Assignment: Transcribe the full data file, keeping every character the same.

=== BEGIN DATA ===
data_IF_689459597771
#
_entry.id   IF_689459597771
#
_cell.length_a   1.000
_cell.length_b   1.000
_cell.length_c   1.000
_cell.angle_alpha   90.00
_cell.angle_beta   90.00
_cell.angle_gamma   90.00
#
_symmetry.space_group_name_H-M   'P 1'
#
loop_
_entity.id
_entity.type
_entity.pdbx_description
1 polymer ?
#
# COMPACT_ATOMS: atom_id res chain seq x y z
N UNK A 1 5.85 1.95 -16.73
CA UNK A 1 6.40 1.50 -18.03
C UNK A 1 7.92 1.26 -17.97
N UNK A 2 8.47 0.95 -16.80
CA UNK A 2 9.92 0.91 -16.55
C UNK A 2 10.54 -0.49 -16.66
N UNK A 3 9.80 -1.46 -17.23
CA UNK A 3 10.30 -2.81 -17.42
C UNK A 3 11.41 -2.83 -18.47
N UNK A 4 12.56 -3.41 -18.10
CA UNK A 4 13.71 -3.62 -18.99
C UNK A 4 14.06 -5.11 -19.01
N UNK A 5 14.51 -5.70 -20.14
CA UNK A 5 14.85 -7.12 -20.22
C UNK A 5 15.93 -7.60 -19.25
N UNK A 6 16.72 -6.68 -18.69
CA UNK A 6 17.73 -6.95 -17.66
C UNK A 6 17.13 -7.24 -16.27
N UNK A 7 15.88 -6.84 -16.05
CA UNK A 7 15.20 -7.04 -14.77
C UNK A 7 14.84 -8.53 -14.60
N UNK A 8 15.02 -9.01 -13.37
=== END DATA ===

data_IF_689459597771
#
_entry.id   IF_689459597771
#
_cell.length_a   1.000
_cell.length_b   1.000
_cell.length_c   1.000
_cell.angle_alpha   90.00
_cell.angle_beta   90.00
_cell.angle_gamma   90.00
#
_symmetry.space_group_name_H-M   'P 1'
#
loop_
_entity.id
_entity.type
_entity.pdbx_description
1 polymer ?
#
# COMPACT_ATOMS: atom_id res chain seq x y z
N UNK A 1 5.85 1.95 -16.73
CA UNK A 1 6.40 1.50 -18.03
C UNK A 1 7.92 1.26 -17.97
N UNK A 2 8.47 0.95 -16.80
CA UNK A 2 9.92 0.91 -16.55
C UNK A 2 10.54 -0.49 -16.66
N UNK A 3 9.80 -1.46 -17.23
CA UNK A 3 10.30 -2.81 -17.42
C UNK A 3 11.41 -2.83 -18.47
N UNK A 4 12.56 -3.41 -18.10
CA UNK A 4 13.71 -3.62 -18.99
C UNK A 4 14.06 -5.11 -19.01
N UNK A 5 14.51 -5.70 -20.14
CA UNK A 5 14.85 -7.12 -20.22
C UNK A 5 15.93 -7.60 -19.25
N UNK A 6 16.72 -6.68 -18.69
CA UNK A 6 17.73 -6.95 -17.66
C UNK A 6 17.13 -7.24 -16.27
N UNK A 7 15.88 -6.84 -16.05
CA UNK A 7 15.20 -7.04 -14.77
C UNK A 7 14.84 -8.53 -14.60
N UNK A 8 15.02 -9.01 -13.37